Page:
Gout Triggers

Gout has been described as the oldest and most common form of arthritis. It's caused when the body makes too much uric acid and the body cannot get rid of it fast enough. The body moves the excess uric deposits the body's extremities where the white blood cells try to destroy the acid. This causes inflammation and pain as crystallized uric acid tears into the cartilage and synovial sacks between the joints.

The pain can be extreme and many gout suffers will try to do anything to reduce the frequency and severity of a gout attack. This includes trying to identify triggers and doing their best to avoid those triggers.

The Gout Trigger Debate

Many gout suffers insist certain food makes their gout attacks worse. Back in the 1600s and 1700s it was a condition that only the rich suffered from because of their ability to afford and eat large quantities of rich foods. So the argument is that the same holds true for today and all that gout suffers need to do is find the foods that cause uric build-up in their bodies and stop consuming that food.

Others, even those in the medical community, argue that there is no proof of this. Gout pain is caused by excess uric acid deposits and the body's immune system reaction to these excess deposits. It is not caused by a single food trigger or alcohol reducing the body's ability to secrete uric acid or by being cold.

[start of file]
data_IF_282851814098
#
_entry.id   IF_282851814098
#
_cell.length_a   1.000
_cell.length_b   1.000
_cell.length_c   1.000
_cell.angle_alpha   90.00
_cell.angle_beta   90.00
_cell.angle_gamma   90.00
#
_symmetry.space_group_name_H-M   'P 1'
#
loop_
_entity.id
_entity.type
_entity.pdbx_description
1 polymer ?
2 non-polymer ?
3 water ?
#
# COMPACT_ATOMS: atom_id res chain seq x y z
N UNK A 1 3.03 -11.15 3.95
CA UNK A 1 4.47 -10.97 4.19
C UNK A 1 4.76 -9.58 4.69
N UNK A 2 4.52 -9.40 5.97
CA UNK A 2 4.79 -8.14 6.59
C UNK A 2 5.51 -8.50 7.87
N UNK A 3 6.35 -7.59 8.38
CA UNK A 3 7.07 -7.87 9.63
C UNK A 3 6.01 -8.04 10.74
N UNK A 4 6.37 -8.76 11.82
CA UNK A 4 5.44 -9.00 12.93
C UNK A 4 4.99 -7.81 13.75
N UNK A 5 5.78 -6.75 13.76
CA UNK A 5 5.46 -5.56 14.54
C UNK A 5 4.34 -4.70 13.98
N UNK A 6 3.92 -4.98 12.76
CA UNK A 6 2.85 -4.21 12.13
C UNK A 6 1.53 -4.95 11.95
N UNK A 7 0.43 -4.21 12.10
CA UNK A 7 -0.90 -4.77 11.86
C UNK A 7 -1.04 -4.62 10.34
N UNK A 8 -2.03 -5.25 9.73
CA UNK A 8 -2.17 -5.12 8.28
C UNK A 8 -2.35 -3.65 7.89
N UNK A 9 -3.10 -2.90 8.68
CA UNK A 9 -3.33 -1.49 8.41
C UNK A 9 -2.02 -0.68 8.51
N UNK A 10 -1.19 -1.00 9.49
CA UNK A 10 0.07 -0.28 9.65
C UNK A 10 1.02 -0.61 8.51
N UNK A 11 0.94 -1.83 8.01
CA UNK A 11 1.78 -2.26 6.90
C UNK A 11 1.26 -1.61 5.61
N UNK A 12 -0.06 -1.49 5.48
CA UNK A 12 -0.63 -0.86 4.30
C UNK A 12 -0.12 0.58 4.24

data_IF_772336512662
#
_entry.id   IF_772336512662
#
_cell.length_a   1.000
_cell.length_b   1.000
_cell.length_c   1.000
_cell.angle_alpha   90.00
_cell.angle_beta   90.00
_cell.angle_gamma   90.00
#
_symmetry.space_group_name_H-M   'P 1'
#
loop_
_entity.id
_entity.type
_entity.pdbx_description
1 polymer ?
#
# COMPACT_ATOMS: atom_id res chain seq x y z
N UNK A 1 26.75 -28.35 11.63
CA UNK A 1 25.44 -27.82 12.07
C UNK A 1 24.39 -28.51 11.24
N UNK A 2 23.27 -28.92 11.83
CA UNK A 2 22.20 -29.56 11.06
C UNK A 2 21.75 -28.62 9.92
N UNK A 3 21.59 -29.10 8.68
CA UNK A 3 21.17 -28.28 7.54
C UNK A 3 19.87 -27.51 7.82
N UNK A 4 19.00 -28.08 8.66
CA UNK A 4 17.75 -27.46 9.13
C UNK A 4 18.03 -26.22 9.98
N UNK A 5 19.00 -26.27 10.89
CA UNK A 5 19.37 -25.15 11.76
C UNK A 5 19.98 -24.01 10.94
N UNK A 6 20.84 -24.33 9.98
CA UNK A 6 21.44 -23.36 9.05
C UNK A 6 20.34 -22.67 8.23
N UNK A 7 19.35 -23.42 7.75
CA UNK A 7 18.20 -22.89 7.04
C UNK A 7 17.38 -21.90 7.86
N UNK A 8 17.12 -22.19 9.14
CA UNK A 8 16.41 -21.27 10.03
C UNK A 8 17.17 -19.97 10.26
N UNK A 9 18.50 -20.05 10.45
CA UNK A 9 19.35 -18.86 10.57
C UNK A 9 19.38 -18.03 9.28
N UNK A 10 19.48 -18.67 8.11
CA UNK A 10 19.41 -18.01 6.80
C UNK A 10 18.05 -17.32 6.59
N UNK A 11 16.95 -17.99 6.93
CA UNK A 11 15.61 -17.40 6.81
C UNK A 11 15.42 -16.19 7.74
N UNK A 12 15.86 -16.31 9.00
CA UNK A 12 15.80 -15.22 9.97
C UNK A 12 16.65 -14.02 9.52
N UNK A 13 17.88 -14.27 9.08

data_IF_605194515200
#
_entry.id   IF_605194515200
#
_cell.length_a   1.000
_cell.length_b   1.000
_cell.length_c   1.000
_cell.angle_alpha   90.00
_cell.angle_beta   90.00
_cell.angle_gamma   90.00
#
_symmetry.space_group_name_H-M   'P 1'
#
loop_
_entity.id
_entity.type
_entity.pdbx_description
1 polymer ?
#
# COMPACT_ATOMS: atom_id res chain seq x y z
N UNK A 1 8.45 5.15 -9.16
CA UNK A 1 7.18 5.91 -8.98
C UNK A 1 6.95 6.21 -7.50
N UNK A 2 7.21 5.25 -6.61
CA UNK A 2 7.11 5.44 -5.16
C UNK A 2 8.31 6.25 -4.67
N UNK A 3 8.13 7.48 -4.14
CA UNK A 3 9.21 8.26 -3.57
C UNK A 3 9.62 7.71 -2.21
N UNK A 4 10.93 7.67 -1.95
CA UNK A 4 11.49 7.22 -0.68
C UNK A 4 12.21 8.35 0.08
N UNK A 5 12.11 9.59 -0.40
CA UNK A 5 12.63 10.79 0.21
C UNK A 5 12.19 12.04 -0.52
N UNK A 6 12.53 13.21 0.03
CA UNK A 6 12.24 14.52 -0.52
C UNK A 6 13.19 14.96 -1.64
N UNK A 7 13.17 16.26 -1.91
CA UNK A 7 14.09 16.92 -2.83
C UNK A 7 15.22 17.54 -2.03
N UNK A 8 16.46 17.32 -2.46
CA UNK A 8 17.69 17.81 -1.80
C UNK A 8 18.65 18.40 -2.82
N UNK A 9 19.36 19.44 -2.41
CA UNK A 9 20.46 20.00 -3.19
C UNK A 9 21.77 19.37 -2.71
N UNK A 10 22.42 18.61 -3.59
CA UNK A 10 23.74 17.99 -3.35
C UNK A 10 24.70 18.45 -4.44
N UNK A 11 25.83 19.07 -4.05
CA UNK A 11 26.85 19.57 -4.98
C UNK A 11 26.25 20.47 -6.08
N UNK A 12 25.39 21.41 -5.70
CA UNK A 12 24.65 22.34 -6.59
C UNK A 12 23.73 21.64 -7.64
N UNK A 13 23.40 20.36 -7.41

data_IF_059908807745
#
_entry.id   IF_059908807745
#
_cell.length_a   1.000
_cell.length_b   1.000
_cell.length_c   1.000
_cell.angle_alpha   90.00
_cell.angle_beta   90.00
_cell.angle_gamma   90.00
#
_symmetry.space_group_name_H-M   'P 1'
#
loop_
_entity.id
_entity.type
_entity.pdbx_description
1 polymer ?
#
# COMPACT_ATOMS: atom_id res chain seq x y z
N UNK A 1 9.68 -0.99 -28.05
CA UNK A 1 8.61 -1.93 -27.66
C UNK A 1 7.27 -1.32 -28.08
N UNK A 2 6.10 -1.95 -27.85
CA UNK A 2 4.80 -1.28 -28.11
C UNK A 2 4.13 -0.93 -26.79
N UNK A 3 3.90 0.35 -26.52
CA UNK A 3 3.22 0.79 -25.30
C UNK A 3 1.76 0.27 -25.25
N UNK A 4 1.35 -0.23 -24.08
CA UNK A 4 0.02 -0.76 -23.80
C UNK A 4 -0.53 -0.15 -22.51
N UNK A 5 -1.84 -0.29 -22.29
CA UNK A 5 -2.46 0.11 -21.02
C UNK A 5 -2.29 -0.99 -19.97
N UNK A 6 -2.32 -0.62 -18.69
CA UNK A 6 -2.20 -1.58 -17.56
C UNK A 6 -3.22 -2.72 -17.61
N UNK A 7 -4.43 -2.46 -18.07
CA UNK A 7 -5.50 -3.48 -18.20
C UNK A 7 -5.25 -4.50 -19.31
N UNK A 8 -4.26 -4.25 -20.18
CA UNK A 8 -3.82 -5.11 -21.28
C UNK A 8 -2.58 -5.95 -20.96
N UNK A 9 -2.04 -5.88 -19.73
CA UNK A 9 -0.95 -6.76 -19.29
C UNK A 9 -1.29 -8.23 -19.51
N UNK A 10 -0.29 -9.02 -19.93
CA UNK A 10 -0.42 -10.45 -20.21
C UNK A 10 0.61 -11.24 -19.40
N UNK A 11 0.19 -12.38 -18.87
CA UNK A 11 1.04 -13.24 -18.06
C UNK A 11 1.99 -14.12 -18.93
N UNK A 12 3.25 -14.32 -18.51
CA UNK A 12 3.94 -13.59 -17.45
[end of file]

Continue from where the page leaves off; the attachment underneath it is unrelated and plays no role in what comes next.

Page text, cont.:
Possible Triggers

Someone has to be pre-disposed to getting gout. They have to have the genes that make the body unable to secrete uric acid and/or make too much of it. Just because someone eats purine-rich foods or drinks too much alcohol doesn't mean that they're going to get gout. Often gout is hereditary.

But there are a few conditions that could possibly trigger a gout attack in someone pre-disposed to getting this type of arthritis.

· Joint injury - the immune system will work overtime to try to heal an injured joint which means that if an individual already produces too much uric acid, the white blood cells will work extra hard to remove the acid

· Over strenuous exercise - for reasons similar to joint injuries

· Stress - stress can cause the immune system to over compensate

· Certain drug use - can alter the body's chemical balance and cause it to produce more uric acid than the body can get rid of

· Surgery - for the same reasons as joint injury

· Severe illness or infection - can compromise the immune system

· Dehydration - reduces the amount of water in the body so it has an even more difficult time removing uric acid. Dehydration is a bigger risk in hot and humid weather. Some argue that excessive alcohol can cause dehydration as well affecting the levels of uric acid in the body.